Twitter now boasts 140 million active users, many of whom have used the social messaging service in the last two weeks to share instant results from the Olympics, glimpse behind-the-scenes moments with the athletes, and voice frustrations at mainstream media coverage, on-site organization, and the ticketing process. We’re in apparently in the middle of the first “Twitter Olympics,” which will surely precede the first “Twitter election” this fall. According to Twitter’s company statistics, the tweet volume on election day 2008 represents only about six minutes of tweets today.

But the ever-increasing reach of the social messaging service has brought with it a spike in collisions with the law on both sides of the Atlantic, raising questions about who is responsible for policing Twitter. There are two candidates for the job: Twitter and law enforcers like the police.

The problems that come from Twitter policing its users were highlighted just last week, when Twitter alerted NBC to a British journalist’s critical tweets, and advised the network on how to file a request to suspend the user. Guy Adams, a correspondent for UK newspaper The Independent, was suspended after he tweeted the corporate email address of Gary Zenkel, the president of NBC Olympics, and advised his followers to contact Zenkel with their views. Twitter later apologized for the conflict of interest.

Normally Twitter is protective of its users’ freedom of speech, as shown yesterday when the company was forced by New York Police Department investigators to reveal the identity of an anonymous user who had posted tweets threatening to stage a shooting similar to the one in Aurora, CO, at the opening night of Mike Tyson’s Broadway show. Twitter had denied the request three days earlier, stating that the threat was not “present, specific and immediate” enough to warrant disclosure.

In Britain, which has tougher privacy laws than the US, police have made multiple Twitter-related arrests recently under the Communications Act of 2003 (before Twitter existed). The act prohibits the sending “by means of a public electronic communications network a message or other matter that is grossly offensive or of an indecent, obscene or menacing character.”

Two weeks before the Broadway shooting threat, one Twitter user in the UK, Paul Chambers, was cleared of hate speech two years after he sent a frustrated tweet stating he would blow a UK airport “sky high” because it was closed on the day he was supposed to pick up his girlfriend. Chambers appealed against his prosecution under the 2003 Communications Act in what became known as the “Twitter joke case.” The overturned verdict was seen as a victory for freedom of speech.

In March, another UK man was imprisoned for 56 days after posting racist tweets about the soccer player Fabrice Muamba. Liam Stacey, who admitted racist intent, has his sentence upheld on appeal. The judge at the appeal hearing, Justice Wyn Williams, remarked that the case was unprecedented. “There are no applicable sentencing guidelines,” he said.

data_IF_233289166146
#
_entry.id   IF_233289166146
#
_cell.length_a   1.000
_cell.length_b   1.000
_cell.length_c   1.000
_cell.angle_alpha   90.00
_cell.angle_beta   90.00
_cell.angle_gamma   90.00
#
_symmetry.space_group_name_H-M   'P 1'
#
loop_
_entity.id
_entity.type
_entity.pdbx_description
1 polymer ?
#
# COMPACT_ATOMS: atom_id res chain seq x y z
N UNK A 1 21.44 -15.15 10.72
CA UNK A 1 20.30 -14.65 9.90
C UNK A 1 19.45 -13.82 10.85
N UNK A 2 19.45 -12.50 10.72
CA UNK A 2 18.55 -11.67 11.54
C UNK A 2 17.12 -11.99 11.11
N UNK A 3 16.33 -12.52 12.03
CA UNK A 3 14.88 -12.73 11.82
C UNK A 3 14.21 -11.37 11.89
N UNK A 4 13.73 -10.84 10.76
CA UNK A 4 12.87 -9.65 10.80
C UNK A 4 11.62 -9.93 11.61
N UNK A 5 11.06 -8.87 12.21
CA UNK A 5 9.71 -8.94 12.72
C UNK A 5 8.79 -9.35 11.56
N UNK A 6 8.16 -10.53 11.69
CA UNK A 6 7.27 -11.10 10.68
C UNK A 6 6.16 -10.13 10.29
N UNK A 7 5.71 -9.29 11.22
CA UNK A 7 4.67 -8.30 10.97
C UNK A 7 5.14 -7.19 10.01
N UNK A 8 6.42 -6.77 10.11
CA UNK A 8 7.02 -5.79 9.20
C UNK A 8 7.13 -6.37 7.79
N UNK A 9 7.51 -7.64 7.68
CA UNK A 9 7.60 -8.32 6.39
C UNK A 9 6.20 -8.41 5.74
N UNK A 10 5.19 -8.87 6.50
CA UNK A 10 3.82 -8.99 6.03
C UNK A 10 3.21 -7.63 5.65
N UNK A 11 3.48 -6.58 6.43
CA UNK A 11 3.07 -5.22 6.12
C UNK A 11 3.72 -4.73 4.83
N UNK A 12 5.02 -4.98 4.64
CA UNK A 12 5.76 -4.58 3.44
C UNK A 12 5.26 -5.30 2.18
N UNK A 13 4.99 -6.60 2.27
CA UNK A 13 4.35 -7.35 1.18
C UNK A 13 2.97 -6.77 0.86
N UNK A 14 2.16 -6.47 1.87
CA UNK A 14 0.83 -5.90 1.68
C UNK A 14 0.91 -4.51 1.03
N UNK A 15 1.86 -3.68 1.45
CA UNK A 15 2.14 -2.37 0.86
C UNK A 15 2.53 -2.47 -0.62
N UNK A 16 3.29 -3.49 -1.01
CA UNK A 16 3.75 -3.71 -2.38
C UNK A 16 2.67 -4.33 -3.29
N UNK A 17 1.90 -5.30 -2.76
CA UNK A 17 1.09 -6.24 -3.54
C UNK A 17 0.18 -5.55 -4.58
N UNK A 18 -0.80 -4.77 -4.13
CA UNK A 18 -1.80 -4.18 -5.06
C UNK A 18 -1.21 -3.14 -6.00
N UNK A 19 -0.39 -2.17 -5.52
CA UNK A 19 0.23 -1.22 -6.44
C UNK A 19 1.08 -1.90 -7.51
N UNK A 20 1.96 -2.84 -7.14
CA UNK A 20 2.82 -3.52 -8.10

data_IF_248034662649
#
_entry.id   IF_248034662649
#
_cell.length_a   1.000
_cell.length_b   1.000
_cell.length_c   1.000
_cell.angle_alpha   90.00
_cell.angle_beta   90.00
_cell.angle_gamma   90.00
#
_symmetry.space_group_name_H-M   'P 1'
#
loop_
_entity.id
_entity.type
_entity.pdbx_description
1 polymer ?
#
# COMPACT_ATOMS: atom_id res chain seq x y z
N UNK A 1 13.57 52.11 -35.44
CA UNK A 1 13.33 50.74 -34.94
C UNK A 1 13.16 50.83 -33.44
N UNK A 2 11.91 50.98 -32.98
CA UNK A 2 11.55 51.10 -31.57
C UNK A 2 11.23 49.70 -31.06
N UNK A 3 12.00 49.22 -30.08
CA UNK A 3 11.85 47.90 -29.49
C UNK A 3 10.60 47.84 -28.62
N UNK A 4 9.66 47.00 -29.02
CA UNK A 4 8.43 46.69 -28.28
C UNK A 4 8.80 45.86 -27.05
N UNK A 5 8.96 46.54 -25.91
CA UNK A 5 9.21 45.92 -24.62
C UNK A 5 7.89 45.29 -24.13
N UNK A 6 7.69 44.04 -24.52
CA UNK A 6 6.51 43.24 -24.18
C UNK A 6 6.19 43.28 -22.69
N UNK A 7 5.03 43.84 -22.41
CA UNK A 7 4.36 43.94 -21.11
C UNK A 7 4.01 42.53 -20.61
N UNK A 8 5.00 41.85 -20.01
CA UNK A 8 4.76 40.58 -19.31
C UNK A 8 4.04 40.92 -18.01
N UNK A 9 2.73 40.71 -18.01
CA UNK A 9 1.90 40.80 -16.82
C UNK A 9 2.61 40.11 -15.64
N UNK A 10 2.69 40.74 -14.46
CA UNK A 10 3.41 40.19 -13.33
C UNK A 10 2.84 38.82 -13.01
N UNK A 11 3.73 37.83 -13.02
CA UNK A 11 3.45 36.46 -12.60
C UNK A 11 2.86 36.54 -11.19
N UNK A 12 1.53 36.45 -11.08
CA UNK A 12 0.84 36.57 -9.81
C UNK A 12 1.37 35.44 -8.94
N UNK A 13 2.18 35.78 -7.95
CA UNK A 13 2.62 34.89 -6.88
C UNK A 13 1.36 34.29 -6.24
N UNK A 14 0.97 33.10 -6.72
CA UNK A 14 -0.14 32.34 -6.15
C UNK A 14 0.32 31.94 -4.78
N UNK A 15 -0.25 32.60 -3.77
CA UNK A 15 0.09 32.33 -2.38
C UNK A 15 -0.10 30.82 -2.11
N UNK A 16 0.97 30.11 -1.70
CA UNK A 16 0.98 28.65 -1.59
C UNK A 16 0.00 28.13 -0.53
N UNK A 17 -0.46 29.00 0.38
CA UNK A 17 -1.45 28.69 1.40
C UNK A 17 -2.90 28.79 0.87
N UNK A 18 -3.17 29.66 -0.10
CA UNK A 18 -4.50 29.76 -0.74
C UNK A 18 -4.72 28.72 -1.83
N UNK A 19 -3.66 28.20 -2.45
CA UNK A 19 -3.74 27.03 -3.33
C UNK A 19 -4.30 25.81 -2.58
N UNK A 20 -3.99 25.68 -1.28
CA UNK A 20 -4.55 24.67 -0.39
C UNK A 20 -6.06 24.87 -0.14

After yet another case involving the arrest of a 17-year-old boy on July 31 on suspicions that he sent malicious tweets about the British Olympic diver Tom Daley, a spokesman from Association of Chief Police Officers rejected the idea that new laws are needed to specifically address the problem of abusive tweets.

Stuart Hyde, who speaks on e-crime for the Association of Chief Police Officers, told BBC Radio 4’s Today Programme that police must take a “common sense” approach to pursuing Twitter-based complaints. When asked if more legislation was necessary, Hyde cited the Communications Acts of 1998 and 2003. “It works reasonably well most of the time,” he said.

Hyde called for Twitter to put safeguards in place against racist and malicious behavior.

“I think there is a case that if you are going to run it as a commercial organization, then you have got to allow people to use it safely and securely, and have the processes in place where people are acting in a strange way—and the word troll comes to mind—then you get them off as quickly as possible,” he said.

Rachel Bremer, European Communications Manager for Twitter, said that Twitter does not mediate content, including potentially offensive content, as a matter of policy.

“This means that users are allowed to post potentially inflammatory content, provided that they do not violate the Twitter terms of service and Twitter rules,” Bremer said.

Under the guidelines, Twitter bats responsibility back to the police, urging people feeling threatened by messages to contact their local law enforcement. “Websites do not have the ability to investigate and assess a threat, bring charges or prosecute individuals,” the policy states.

Bremer refused comment on whether Twitter was looking at changing their policies to shoulder more of the rule-making in light of recent UK court cases.

Hyde, the police spokesman, called for a “common sense” approach by police confronted by a Twitter threat. On the same radio program, Steve Evans of the Police Federation, which represents all police officers in England and Wales, noted that forces have another motivation not to overreact to Twitter. “The sheer scale of it is huge,” Evans told Today. “Police resources are stretched almost to breaking point, so if we started trying to investigate every instance of stupidity within Twitter, then we would be really pushed.”

Hazel Sheffield is a former assistant editor at CJR. Follow her on Twitter @hazelsheffield.